The University of South Florida’s defensive back Hassan Childs is a small-for-football defensive back. Mr. Childs may or may not scare receivers coming over the middle of the field. But when he tried to intimidate another driver by pointing a silver handgun at him, Mr. Childs met his match.
The other driver, Jovanni Jimenez, is licensed to carry by the state of Florida. Mr. Jimenez pulled his own handgun and rapidly and promiscuously perforated his would-be attacker. The New York Daily News has the details:
According to police, Jimenez was driving with his family around 11:15 p.m. when he noticed a Chevy Malibu tailing and trying to pass him. He pulled into the Eagles Point Apartments at Tampa Palms, and Childs followed.
Jimenez’s wife, Jennifer, saw Childs pointing a gun at their car, but Jimenez did not notice at the time, the report said. Jimenez started to drive again, according to police, but after his wife mentioned the firearm, he removed his gun from his waistband and placed it on his seat.
Childs continued to tail Jimenez, who pulled over once again. This time, the USF football player reportedly pulled up to the driver’s side of Jimenez’s car and pointed a handgun toward Jimenez.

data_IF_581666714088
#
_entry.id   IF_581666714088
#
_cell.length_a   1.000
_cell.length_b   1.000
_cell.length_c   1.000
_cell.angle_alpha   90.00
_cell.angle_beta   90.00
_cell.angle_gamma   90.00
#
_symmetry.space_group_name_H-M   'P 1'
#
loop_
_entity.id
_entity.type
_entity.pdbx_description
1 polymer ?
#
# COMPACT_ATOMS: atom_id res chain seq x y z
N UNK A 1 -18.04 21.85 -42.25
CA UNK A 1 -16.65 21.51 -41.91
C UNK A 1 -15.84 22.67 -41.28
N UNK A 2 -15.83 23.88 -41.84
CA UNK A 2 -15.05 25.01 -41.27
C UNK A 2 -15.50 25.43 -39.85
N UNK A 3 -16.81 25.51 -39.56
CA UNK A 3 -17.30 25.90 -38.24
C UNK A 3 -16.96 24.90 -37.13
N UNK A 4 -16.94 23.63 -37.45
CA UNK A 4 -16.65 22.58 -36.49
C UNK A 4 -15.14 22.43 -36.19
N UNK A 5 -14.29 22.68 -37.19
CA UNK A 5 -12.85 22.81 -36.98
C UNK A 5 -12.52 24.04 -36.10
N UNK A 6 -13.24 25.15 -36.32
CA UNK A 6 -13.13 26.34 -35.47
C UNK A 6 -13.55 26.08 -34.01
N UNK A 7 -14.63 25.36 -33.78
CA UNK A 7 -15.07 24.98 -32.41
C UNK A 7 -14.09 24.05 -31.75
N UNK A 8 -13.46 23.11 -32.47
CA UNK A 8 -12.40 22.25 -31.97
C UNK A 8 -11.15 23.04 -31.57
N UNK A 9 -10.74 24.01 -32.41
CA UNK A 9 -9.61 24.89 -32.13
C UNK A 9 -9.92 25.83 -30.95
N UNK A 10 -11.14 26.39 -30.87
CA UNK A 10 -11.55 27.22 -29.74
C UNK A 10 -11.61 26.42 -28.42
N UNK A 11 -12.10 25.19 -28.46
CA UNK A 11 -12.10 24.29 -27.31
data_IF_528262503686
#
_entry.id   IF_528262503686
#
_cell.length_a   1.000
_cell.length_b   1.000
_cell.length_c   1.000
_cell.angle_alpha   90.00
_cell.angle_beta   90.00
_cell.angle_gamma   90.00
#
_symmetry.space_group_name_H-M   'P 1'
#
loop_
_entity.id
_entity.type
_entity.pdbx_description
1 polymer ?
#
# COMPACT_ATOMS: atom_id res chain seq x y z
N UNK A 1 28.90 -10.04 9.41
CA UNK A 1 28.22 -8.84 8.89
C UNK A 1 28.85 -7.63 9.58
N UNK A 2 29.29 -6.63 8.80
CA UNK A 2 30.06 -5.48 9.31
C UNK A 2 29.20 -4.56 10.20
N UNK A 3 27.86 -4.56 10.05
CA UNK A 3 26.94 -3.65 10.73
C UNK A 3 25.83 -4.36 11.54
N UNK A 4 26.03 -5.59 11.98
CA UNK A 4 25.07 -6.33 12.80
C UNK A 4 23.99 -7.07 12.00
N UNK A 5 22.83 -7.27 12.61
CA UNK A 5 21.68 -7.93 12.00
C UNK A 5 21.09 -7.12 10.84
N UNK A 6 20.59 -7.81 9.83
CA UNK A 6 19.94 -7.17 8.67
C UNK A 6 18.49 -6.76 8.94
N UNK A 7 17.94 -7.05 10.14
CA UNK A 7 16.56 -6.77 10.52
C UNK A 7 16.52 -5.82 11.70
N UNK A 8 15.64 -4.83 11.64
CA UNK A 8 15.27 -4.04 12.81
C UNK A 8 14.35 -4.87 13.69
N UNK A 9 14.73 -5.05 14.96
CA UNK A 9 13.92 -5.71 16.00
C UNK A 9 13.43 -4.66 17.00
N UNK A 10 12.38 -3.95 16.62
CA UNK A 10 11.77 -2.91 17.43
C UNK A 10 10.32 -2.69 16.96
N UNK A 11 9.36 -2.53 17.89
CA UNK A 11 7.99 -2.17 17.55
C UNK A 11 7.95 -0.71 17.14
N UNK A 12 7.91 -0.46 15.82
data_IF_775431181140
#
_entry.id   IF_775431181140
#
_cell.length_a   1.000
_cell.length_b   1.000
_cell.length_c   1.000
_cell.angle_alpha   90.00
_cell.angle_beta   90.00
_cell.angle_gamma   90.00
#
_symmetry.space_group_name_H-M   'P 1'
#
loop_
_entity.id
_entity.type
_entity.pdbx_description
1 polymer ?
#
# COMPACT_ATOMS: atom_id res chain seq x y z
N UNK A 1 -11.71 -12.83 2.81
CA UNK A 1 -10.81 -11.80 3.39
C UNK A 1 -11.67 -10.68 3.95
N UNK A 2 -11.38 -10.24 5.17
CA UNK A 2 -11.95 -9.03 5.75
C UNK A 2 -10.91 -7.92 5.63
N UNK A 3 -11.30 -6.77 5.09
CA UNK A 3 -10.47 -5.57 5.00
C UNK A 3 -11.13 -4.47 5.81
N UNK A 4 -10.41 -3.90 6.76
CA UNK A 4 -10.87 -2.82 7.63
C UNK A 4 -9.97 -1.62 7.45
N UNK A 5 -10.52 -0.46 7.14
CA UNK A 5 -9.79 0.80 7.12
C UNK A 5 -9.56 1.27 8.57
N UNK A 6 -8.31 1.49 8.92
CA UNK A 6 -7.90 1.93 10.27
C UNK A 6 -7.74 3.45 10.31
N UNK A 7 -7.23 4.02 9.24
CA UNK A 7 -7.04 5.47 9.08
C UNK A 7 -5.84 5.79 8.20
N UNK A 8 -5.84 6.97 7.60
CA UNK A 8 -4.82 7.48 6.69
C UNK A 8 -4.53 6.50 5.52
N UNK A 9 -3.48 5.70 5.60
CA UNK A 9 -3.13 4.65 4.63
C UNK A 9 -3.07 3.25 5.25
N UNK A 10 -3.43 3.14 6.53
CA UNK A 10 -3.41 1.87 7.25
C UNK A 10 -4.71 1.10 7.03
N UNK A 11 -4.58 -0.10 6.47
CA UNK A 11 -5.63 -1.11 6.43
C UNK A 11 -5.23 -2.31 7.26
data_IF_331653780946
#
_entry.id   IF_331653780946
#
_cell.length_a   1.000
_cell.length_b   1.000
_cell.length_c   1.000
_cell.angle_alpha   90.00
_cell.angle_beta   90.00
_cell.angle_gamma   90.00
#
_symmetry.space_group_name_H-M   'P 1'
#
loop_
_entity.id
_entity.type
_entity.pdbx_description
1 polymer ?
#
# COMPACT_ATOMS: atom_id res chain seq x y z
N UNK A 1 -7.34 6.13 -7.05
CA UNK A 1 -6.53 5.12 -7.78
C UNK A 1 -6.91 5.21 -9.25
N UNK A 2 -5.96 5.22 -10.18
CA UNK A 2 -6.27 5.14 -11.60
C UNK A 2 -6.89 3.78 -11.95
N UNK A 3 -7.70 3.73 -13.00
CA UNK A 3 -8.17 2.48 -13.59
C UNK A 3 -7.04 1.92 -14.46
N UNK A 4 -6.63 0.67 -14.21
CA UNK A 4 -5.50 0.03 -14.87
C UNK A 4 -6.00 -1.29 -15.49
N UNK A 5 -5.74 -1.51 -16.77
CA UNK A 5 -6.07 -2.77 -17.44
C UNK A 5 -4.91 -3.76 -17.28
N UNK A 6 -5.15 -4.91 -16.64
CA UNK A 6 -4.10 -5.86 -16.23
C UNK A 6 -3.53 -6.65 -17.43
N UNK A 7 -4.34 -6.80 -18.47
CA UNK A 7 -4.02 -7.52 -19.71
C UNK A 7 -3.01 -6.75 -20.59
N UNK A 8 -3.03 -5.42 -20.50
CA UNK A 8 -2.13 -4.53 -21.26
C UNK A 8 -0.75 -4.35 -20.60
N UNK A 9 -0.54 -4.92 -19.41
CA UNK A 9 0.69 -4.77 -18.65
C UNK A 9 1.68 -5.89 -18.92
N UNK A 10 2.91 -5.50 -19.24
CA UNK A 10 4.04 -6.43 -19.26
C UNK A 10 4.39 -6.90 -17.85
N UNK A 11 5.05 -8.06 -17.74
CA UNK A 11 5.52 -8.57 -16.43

Jimenez then shot Childs, who was hit in the torso and upper arm, three times in self defense, police said. He drove home and called 911.
Police recovered a loaded firearm (both men have concealed weapons permits) and 20 grams of marijuana from Childs’ car.
The college athlete’s football days have probably have come to an end.
On Monday, the university said in a statement that it was aware of Child’s [sic] arrest. “Childs is currently withheld from all football-related activities for an indefinite period of time.
When the university learns of an arrest, the student involved may be subject to discipline in accordance with USF’s Student Code of Conduct. State and federal privacy laws protecting the confidentiality of student records, including disciplinary actions, prevent the university from commenting further about the matter involving Childs.”
Mr. Child’s suspension from the USF’s football program would seem to be the least of his worries. If convicted, the only football he’ll be playing for a while will be against the prison guards’ team.